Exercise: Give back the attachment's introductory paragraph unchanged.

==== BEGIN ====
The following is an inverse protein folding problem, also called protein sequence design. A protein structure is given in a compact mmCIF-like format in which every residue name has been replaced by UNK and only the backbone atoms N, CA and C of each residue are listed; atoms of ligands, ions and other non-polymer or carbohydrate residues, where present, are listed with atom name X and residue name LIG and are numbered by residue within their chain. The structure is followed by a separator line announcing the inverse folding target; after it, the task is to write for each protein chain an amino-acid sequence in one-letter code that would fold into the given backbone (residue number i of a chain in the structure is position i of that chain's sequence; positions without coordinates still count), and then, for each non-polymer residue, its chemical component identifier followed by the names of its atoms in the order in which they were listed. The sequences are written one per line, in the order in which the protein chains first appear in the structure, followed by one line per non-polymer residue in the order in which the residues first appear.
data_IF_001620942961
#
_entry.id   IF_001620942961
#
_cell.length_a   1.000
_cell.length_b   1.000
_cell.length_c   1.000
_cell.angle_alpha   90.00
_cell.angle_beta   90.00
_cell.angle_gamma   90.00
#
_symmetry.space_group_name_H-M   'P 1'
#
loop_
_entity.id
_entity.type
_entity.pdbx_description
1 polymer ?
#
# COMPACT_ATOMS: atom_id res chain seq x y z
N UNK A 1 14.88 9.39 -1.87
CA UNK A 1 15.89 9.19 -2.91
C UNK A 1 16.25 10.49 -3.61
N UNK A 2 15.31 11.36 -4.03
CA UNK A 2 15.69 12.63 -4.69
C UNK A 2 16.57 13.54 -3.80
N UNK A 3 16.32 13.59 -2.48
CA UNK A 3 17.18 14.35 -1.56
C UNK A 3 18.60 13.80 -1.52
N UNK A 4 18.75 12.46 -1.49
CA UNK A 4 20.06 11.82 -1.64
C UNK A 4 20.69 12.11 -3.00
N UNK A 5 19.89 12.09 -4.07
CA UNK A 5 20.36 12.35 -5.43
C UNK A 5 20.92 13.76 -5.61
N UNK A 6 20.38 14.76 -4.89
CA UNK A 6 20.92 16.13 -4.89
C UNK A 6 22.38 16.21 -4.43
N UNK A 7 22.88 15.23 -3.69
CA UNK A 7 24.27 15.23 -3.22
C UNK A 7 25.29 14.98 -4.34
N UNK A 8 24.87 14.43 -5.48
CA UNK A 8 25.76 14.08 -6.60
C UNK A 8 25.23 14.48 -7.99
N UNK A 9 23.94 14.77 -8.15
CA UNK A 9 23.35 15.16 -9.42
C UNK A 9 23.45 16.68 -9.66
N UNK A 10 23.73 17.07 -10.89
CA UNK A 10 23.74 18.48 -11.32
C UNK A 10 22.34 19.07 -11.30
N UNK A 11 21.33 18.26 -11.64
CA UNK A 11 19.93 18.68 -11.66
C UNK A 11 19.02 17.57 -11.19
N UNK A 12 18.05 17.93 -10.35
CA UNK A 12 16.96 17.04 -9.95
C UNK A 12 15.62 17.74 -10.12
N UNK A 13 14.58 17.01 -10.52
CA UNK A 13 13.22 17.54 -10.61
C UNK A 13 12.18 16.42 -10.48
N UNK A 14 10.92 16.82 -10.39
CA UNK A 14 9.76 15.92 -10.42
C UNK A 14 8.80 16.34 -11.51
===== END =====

The following is an inverse protein folding problem, also called protein sequence design. A protein structure is given in a compact mmCIF-like format in which every residue name has been replaced by UNK and only the backbone atoms N, CA and C of each residue are listed; atoms of ligands, ions and other non-polymer or carbohydrate residues, where present, are listed with atom name X and residue name LIG and are numbered by residue within their chain. The structure is followed by a separator line announcing the inverse folding target; after it, the task is to write for each protein chain an amino-acid sequence in one-letter code that would fold into the given backbone (residue number i of a chain in the structure is position i of that chain's sequence; positions without coordinates still count), and then, for each non-polymer residue, its chemical component identifier followed by the names of its atoms in the order in which they were listed. The sequences are written one per line, in the order in which the protein chains first appear in the structure, followed by one line per non-polymer residue in the order in which the residues first appear.